However, such hybrid approaches to NER (named entity recognition) [6] are far from being the norm. While the technology to define and deploy them is on its way - for instance, tools such as GATE already offer built-in human computation capabilities [18] - little is known about the overall performance of crowd-machine NER workflows and the factors that affect them. Besides various experiments reporting on task design, spam detection, and quality assurance aspects (e.g., [7, 19, 24]), at the moment we can only guess what features of a micropost, crowd contributor, or microtask platform will have an impact on the success of crowdsourced NER. The situation is comparable to the early stages of information extraction; once the strengths and weaknesses of particular methods and techniques had been extensively studied and understood, the research can then focus on overcoming real issues, propose principled approaches, and significantly advance the state of the art.

This paper is a first in-depth study that examines the factors which influence the performance of the crowd in hybrid NER approaches for microposts. We identify a set of content and crowdsourcing-related features (number of entities in a post, types of entities, skipped true-positive posts, average time spent to complete the tasks, and interaction with the user interface) and analyse their impact on the accuracy of the results and the timeliness of their delivery. We run experiments on three datasets from related literature and a fourth newly annotated corpus using CrowdFlower and our own game-with-a-purpose (GWAP) [21] called Wordsmith.Footnote 1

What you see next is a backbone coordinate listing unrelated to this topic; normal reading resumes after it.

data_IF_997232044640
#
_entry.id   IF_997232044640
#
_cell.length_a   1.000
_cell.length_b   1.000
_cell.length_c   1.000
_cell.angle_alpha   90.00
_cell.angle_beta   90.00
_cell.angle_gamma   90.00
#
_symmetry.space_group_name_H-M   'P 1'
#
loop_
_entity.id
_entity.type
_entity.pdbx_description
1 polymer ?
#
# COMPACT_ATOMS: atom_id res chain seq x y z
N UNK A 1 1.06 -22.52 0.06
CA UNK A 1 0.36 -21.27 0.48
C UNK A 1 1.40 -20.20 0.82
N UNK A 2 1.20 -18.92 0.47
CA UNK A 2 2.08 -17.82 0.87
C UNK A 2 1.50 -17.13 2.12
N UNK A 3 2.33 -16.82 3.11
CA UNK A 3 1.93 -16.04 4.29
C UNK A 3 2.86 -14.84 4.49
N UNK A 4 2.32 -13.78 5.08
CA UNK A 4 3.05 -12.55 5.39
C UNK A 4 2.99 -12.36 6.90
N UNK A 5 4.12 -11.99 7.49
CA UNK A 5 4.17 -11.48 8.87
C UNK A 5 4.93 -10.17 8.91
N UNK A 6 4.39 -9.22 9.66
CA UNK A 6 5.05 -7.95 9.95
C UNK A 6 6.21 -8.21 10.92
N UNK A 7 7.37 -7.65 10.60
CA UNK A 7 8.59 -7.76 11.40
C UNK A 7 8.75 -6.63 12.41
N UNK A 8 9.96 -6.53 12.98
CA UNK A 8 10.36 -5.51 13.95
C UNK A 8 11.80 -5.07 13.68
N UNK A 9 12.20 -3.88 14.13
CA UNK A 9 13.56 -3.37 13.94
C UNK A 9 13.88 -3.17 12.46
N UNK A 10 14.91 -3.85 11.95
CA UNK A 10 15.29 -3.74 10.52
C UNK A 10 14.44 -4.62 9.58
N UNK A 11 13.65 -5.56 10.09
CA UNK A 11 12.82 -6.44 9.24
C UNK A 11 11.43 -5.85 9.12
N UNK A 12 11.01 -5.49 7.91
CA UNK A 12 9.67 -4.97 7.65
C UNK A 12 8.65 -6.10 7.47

An analysis of the results reveals that shorter tweets with fewer entities tend to be more amenable to microtask crowdsourcing. This applies in particular to those cases in which the text refers to single people or places entities, even more so when these have been subject to recent news or public debate on social media. Though recommended by some crowdsourcing researchers and platforms, the use of the miscellaneous as a NER category seems to confuse the contributors. However, they are well suited to identify a whole range of entities that were not explicitly targeted by the requester, from people who are less famous to partial, overlapping and what we call “implicitly named entities”.